What do raps, sonnets and Brooklyn have in common? They all inspired Devon Glover to become “The Sonnet Man.” During Flex on Jan. 25, Glover, or The Sonnet Man, came to Langford Hall to teach a sonnet workshop and channel Maclay sophomores’ inner poets by teaching them about Shakespeare.

Glover first became interested in creative writing and poetry from a workshop similar to the one he teaches now. This workshop spiked his inner poet, which led him to teach and write Shakespeare through hip hop. In addition to being The Sonnet Man, he helps different youth groups and theater companies create their own plays and musicals. 

“My biggest purpose of doing these workshops is to find the next Shakespeare, so in 400 years from now, they can have a workshop about them,” Glover said. “Hopefully this kind of opens up their minds to be creative and share their stories of their life and world.

Glover began his workshop by analyzing Shakespeare’s “Sonnet 18” and “Sonnet 130” and then asked the students to read the sonnets out loud, one line at a time. Glover then proceeded to read each line of the sonnets in modern English. The workshop had many interactive elements, as Grover asked the students various questions about how they would interpret the lines of the sonnets. This was to help the students understand the true meaning behind the sonnets and guide them in writing their own poetry.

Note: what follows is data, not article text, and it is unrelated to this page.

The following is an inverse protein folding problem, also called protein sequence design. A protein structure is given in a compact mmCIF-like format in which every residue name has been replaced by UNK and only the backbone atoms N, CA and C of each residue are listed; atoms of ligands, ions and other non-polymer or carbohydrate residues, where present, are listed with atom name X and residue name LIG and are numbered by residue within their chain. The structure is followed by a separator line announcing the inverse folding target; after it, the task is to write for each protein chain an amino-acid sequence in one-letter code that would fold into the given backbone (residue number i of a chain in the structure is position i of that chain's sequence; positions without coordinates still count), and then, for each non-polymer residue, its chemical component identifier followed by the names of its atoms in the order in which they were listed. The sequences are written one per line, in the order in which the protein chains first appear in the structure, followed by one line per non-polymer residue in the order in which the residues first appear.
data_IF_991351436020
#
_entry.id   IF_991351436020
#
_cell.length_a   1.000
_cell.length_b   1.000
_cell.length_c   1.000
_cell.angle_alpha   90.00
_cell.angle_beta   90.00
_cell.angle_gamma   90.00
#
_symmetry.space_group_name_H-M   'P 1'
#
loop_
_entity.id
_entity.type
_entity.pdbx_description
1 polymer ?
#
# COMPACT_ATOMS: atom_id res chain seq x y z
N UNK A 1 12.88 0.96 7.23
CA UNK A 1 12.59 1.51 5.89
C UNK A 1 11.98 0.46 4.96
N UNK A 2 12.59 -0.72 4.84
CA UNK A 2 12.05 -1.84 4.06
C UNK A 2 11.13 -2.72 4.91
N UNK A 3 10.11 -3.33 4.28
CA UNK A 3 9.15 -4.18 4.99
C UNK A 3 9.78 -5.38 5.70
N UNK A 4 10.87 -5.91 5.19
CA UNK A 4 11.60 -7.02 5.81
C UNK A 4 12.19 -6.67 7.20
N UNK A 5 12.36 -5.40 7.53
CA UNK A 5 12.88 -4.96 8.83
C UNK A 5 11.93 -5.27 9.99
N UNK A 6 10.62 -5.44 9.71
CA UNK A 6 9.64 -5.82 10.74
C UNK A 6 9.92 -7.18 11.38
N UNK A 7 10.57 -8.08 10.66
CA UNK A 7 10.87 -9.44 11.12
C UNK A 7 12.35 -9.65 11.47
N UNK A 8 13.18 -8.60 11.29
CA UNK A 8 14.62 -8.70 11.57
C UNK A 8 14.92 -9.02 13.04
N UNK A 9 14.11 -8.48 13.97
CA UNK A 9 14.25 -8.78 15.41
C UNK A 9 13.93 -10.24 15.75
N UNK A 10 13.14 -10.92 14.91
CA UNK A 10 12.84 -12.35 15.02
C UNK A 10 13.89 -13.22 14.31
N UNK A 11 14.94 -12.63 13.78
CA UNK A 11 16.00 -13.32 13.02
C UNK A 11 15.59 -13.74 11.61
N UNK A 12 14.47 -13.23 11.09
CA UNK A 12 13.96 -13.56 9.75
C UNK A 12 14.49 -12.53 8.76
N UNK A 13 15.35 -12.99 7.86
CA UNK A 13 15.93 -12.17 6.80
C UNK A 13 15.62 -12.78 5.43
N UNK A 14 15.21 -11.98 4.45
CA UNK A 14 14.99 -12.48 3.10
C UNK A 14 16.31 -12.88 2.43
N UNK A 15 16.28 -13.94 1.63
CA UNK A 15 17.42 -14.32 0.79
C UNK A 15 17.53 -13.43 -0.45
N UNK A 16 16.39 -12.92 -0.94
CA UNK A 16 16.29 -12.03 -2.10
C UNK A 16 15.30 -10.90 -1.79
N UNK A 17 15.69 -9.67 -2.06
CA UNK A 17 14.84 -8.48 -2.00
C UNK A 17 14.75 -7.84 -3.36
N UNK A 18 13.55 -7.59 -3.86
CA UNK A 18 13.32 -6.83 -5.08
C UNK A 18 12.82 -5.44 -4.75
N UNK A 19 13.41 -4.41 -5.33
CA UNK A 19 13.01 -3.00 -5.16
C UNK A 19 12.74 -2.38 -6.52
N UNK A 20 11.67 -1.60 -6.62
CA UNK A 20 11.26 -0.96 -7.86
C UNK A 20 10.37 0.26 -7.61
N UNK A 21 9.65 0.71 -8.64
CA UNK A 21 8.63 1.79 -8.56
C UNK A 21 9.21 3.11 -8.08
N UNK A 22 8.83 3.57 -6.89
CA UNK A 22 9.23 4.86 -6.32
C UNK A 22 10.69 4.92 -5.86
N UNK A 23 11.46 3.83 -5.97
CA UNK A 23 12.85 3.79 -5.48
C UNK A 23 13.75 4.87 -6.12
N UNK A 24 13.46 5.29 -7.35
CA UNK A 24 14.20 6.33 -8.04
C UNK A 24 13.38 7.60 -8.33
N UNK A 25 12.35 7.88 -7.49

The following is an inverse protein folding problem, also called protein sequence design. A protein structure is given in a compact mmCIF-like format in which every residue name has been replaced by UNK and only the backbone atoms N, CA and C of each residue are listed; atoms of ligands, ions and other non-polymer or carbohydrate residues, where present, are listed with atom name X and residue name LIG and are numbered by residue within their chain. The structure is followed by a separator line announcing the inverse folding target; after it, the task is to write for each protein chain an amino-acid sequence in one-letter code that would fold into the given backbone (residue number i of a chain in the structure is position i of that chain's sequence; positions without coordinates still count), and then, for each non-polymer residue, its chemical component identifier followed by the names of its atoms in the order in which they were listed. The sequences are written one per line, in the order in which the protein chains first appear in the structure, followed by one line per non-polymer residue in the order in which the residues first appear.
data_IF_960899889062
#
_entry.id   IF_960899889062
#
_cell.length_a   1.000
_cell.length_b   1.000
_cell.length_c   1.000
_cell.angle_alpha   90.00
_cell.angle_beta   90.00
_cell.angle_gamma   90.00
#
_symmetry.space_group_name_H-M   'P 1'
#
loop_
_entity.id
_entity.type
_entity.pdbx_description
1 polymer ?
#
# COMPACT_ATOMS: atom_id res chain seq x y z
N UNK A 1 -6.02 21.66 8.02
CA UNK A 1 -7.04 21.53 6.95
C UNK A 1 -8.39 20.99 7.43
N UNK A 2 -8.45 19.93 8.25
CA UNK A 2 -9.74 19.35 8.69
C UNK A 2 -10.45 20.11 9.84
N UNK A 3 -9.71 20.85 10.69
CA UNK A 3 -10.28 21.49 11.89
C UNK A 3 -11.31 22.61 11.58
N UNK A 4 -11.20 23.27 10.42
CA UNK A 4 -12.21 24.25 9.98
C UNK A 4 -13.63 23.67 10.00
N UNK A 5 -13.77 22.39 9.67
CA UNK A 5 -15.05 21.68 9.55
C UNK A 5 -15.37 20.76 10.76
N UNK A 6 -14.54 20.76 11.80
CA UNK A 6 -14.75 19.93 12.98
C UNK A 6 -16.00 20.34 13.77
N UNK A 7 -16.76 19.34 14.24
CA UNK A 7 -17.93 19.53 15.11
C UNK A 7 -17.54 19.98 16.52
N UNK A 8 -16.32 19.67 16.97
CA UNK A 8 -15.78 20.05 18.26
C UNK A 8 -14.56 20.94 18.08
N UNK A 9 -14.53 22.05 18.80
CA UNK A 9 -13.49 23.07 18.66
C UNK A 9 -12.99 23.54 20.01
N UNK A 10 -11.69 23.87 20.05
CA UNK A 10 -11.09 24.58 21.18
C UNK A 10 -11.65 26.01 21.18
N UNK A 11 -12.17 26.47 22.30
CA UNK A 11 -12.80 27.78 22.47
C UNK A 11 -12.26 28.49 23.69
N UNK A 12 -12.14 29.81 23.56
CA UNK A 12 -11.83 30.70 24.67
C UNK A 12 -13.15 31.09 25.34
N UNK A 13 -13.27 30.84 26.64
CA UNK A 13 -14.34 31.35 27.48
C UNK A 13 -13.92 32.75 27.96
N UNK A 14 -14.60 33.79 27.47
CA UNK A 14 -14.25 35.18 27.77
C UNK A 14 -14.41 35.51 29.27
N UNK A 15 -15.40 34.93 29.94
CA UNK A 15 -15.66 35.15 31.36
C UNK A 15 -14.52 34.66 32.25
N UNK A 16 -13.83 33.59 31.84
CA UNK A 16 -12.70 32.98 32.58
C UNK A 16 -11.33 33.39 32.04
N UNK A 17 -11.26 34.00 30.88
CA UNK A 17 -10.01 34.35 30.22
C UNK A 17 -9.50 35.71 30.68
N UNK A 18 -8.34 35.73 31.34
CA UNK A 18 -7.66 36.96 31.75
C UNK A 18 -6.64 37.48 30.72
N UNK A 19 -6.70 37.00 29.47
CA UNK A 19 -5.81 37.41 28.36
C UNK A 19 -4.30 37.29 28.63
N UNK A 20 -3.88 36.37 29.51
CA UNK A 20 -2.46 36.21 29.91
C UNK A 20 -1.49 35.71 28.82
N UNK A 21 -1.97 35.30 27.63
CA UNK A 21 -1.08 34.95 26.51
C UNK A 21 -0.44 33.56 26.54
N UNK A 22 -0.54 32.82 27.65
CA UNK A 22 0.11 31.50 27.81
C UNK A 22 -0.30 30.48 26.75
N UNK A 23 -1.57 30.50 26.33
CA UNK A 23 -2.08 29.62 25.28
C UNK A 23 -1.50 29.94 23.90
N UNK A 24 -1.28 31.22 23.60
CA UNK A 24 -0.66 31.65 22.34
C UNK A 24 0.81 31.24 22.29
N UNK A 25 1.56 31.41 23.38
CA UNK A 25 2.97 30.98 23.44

“I learned lots about Shakespeare and how modern hip hop music is often written in iambic pentameter,” sophomore Sophia Krizner said. “I thought it was very interesting and new, as I have never seen something like this before.”

Once Glover finished explaining the sonnets, he rapped the sonnet in three different verses. The first verse was how Shakespeare wrote it, the second verse was Glover’s interpretation and the third verse was in modern English, except he added alliteration like Shakespeare. Glover’s interpretation in the second verse assisted in the next part of the workshop, where he asked the students to either create their own interpretation of the sonnets or make their own sonnet.

“My favorite part of the workshop was how positive and uplifting Devon Glover was,” sophomore Samantha Lee said. “I also liked how we got to make our own sonnets, and I learned that poems can be written many different ways and to write about what you know best.”

Glover ended the workshop with the presentation of the students’ sonnets. This final exercise was meant to emphasize how anyone can write poetry and reinforce Glover’s goal in opening kids’ minds to be more creative.